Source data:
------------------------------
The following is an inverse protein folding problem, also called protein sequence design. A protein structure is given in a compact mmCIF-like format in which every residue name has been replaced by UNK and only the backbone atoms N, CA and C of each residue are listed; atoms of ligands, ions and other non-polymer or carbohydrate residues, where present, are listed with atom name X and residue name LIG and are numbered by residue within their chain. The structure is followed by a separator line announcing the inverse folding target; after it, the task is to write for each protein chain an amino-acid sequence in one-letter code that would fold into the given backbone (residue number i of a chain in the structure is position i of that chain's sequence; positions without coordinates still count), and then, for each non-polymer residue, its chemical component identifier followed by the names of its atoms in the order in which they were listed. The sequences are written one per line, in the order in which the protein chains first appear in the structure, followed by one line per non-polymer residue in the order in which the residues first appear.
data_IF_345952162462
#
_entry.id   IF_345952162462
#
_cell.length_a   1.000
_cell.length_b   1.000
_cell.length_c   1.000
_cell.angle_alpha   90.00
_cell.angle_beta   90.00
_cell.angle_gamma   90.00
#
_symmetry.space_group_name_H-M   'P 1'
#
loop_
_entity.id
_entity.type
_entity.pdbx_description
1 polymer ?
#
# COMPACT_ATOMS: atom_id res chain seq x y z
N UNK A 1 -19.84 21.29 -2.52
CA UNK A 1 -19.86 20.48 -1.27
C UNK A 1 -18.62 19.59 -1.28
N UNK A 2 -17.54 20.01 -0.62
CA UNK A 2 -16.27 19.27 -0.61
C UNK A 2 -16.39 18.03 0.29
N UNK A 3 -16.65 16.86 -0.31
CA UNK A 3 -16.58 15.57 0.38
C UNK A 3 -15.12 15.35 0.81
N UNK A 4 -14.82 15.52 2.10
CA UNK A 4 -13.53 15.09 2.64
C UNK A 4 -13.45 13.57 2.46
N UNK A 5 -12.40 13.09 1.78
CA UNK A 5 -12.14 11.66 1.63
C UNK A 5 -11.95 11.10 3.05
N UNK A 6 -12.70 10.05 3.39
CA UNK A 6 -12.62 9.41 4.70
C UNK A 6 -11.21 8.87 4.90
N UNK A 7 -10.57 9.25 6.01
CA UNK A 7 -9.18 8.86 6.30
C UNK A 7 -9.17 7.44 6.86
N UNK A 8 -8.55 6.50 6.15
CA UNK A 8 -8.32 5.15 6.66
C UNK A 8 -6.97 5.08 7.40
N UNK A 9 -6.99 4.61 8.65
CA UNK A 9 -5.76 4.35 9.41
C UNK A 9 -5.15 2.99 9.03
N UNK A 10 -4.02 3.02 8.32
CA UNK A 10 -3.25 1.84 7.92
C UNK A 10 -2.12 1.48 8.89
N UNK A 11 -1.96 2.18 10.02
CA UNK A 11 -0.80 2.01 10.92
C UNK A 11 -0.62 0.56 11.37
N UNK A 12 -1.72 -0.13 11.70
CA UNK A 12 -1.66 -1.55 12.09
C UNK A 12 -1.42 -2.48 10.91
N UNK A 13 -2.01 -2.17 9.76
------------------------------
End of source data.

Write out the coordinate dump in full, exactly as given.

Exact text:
The following is an inverse protein folding problem, also called protein sequence design. A protein structure is given in a compact mmCIF-like format in which every residue name has been replaced by UNK and only the backbone atoms N, CA and C of each residue are listed; atoms of ligands, ions and other non-polymer or carbohydrate residues, where present, are listed with atom name X and residue name LIG and are numbered by residue within their chain. The structure is followed by a separator line announcing the inverse folding target; after it, the task is to write for each protein chain an amino-acid sequence in one-letter code that would fold into the given backbone (residue number i of a chain in the structure is position i of that chain's sequence; positions without coordinates still count), and then, for each non-polymer residue, its chemical component identifier followed by the names of its atoms in the order in which they were listed. The sequences are written one per line, in the order in which the protein chains first appear in the structure, followed by one line per non-polymer residue in the order in which the residues first appear.
data_IF_345952162462
#
_entry.id   IF_345952162462
#
_cell.length_a   1.000
_cell.length_b   1.000
_cell.length_c   1.000
_cell.angle_alpha   90.00
_cell.angle_beta   90.00
_cell.angle_gamma   90.00
#
_symmetry.space_group_name_H-M   'P 1'
#
loop_
_entity.id
_entity.type
_entity.pdbx_description
1 polymer ?
#
# COMPACT_ATOMS: atom_id res chain seq x y z
N UNK A 1 -19.84 21.29 -2.52
CA UNK A 1 -19.86 20.48 -1.27
C UNK A 1 -18.62 19.59 -1.28
N UNK A 2 -17.54 20.01 -0.62
CA UNK A 2 -16.27 19.27 -0.61
C UNK A 2 -16.39 18.03 0.29
N UNK A 3 -16.65 16.86 -0.31
CA UNK A 3 -16.58 15.57 0.38
C UNK A 3 -15.12 15.35 0.81
N UNK A 4 -14.82 15.52 2.10
CA UNK A 4 -13.53 15.09 2.64
C UNK A 4 -13.45 13.57 2.46
N UNK A 5 -12.40 13.09 1.78
CA UNK A 5 -12.14 11.66 1.63
C UNK A 5 -11.95 11.10 3.05
N UNK A 6 -12.70 10.05 3.39
CA UNK A 6 -12.62 9.41 4.70
C UNK A 6 -11.21 8.87 4.90
N UNK A 7 -10.57 9.25 6.01
CA UNK A 7 -9.18 8.86 6.30
C UNK A 7 -9.17 7.44 6.86
N UNK A 8 -8.55 6.50 6.15
CA UNK A 8 -8.32 5.15 6.66
C UNK A 8 -6.97 5.08 7.40
N UNK A 9 -6.99 4.61 8.65
CA UNK A 9 -5.76 4.35 9.41
C UNK A 9 -5.15 2.99 9.03
N UNK A 10 -4.02 3.02 8.32
CA UNK A 10 -3.25 1.84 7.92
C UNK A 10 -2.12 1.48 8.89
N UNK A 11 -1.96 2.18 10.02
CA UNK A 11 -0.80 2.01 10.92
C UNK A 11 -0.62 0.56 11.37
N UNK A 12 -1.72 -0.13 11.70
CA UNK A 12 -1.66 -1.55 12.09
C UNK A 12 -1.42 -2.48 10.91
N UNK A 13 -2.01 -2.17 9.76